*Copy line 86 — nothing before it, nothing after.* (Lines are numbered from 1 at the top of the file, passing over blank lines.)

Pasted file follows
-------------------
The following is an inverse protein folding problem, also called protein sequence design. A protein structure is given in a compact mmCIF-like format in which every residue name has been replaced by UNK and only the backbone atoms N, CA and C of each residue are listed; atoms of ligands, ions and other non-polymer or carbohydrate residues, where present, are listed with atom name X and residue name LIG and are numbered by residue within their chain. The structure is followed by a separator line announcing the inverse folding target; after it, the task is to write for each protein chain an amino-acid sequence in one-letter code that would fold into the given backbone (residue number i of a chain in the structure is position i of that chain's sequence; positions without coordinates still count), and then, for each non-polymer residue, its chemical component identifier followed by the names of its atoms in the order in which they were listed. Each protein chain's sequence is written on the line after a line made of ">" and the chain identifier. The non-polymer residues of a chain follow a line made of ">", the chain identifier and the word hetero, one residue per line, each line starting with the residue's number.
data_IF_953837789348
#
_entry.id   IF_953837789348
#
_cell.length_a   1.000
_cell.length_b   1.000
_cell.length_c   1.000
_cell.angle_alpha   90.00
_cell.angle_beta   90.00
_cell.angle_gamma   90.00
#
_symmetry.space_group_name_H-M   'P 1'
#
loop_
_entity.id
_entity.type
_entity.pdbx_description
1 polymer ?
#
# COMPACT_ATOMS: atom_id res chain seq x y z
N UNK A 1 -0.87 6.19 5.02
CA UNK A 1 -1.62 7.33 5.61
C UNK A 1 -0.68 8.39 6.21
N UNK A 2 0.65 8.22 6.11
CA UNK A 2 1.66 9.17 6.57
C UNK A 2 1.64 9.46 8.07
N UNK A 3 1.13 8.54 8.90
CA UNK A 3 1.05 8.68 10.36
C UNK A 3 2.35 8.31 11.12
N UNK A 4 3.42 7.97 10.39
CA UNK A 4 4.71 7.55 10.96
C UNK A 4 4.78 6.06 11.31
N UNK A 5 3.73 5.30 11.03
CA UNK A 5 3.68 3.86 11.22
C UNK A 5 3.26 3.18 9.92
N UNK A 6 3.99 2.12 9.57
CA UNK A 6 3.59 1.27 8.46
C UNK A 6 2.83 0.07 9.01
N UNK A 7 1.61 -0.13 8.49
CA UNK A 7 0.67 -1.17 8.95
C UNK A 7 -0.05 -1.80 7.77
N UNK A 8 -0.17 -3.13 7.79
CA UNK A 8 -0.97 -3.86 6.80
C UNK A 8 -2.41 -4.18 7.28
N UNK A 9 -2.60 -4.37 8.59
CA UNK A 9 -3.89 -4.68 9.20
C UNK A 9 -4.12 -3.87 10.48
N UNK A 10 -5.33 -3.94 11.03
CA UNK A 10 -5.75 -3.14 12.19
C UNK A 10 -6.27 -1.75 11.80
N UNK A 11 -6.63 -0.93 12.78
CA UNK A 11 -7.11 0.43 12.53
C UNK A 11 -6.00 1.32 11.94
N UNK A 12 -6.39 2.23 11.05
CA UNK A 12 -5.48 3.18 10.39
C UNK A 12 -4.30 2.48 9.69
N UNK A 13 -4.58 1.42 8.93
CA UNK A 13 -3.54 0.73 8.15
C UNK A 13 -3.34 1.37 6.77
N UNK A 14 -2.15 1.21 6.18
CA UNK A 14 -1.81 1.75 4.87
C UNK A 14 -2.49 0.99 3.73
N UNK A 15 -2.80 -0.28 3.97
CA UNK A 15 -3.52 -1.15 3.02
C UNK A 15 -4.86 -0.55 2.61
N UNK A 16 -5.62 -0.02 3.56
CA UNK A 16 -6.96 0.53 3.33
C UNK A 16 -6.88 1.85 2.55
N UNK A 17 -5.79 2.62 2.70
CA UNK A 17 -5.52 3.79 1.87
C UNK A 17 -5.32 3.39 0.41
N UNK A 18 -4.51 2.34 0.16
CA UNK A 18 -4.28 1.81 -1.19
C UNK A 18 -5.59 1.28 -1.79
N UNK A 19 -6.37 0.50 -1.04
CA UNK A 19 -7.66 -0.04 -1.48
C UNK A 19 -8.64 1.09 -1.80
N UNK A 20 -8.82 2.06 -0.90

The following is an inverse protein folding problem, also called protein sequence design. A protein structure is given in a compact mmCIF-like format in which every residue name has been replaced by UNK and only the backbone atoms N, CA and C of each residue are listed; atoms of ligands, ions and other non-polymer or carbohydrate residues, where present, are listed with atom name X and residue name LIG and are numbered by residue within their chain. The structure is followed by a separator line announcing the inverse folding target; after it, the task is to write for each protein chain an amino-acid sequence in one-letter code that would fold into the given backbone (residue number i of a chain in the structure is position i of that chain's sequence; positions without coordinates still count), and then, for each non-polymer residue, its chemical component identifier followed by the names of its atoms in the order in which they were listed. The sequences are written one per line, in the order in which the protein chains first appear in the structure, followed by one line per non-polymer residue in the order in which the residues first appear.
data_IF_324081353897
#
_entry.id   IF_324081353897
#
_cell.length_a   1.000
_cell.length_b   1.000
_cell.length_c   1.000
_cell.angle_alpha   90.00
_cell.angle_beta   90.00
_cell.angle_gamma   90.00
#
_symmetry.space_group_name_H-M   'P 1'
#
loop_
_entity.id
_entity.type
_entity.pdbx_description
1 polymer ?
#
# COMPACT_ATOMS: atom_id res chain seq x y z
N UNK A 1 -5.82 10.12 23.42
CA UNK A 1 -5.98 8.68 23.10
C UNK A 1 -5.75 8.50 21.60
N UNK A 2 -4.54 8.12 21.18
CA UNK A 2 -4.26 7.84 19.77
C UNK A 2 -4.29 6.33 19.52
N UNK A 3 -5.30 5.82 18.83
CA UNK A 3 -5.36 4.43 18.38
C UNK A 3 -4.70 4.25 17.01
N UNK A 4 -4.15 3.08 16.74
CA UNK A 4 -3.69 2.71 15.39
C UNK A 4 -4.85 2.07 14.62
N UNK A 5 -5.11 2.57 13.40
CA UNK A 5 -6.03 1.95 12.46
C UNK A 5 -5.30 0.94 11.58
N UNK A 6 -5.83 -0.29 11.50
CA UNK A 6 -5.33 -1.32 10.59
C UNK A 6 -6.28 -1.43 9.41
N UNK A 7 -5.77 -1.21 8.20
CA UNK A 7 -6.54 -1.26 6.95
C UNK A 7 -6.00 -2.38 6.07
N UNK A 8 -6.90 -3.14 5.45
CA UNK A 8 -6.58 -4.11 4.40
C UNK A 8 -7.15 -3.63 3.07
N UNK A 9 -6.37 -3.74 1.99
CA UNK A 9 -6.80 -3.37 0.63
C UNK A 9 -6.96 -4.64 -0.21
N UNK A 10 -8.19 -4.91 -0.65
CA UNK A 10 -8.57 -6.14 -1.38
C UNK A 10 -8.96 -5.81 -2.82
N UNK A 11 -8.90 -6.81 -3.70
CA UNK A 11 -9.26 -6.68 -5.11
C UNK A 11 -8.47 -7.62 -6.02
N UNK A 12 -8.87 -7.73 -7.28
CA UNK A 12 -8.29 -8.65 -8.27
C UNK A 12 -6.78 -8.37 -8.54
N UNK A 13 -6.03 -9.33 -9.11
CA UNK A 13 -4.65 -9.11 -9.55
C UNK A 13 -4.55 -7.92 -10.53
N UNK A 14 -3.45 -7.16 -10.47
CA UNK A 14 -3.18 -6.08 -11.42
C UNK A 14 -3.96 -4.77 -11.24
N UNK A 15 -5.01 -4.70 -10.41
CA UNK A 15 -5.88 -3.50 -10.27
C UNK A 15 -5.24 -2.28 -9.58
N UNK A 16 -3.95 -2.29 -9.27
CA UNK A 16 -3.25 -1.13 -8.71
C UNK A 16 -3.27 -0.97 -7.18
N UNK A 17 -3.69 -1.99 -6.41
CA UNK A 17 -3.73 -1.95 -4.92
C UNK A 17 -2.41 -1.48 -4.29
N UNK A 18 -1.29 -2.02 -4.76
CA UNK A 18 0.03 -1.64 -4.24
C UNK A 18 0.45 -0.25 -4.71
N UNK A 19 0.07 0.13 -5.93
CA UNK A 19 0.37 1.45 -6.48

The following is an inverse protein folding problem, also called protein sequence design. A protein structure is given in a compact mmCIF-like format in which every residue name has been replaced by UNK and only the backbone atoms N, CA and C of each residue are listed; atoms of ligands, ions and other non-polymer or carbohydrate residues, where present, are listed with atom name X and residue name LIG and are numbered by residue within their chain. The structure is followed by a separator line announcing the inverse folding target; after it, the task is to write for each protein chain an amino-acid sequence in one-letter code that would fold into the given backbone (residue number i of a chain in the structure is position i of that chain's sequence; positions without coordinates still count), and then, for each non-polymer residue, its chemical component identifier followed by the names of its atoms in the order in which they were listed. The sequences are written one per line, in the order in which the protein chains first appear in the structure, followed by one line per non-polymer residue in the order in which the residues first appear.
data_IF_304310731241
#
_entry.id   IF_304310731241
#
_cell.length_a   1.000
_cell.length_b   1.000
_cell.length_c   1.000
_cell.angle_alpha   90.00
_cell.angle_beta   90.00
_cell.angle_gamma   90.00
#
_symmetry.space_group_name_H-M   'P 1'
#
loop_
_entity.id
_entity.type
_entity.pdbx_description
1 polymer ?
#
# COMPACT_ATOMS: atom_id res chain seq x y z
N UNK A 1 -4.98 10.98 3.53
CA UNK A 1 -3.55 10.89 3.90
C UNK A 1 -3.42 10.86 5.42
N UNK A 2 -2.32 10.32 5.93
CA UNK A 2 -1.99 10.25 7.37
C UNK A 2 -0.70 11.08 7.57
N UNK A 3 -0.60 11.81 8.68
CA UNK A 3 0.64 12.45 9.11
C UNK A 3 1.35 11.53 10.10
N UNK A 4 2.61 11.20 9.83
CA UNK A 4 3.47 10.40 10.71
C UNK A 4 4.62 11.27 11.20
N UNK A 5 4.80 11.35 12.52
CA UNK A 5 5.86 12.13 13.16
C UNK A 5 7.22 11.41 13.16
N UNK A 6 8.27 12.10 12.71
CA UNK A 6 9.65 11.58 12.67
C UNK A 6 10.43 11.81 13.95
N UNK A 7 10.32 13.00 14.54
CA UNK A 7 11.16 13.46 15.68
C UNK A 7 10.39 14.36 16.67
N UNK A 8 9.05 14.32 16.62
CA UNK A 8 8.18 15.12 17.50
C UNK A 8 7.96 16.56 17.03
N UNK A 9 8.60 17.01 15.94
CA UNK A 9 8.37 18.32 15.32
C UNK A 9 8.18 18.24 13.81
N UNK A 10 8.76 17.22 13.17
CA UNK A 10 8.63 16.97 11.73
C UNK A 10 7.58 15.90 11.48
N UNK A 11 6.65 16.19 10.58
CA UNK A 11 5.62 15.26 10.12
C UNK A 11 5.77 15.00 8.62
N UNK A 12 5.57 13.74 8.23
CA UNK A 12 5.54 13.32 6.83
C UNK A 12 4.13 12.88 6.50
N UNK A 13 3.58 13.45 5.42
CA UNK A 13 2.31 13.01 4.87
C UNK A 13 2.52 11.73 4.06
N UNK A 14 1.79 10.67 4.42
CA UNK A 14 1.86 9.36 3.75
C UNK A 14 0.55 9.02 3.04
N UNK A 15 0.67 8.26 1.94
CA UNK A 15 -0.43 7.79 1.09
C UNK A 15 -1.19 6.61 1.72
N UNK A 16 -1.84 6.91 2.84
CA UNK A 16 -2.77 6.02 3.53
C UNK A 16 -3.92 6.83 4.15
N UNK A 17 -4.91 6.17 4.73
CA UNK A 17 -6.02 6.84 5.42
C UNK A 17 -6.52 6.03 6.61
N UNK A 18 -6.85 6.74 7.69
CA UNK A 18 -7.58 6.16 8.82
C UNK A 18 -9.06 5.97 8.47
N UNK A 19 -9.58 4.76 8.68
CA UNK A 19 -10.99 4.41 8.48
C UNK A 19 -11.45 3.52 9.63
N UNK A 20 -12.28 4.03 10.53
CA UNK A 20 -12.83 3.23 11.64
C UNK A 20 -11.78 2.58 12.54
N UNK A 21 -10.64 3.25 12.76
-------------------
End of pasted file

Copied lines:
_cell.length_b   1.000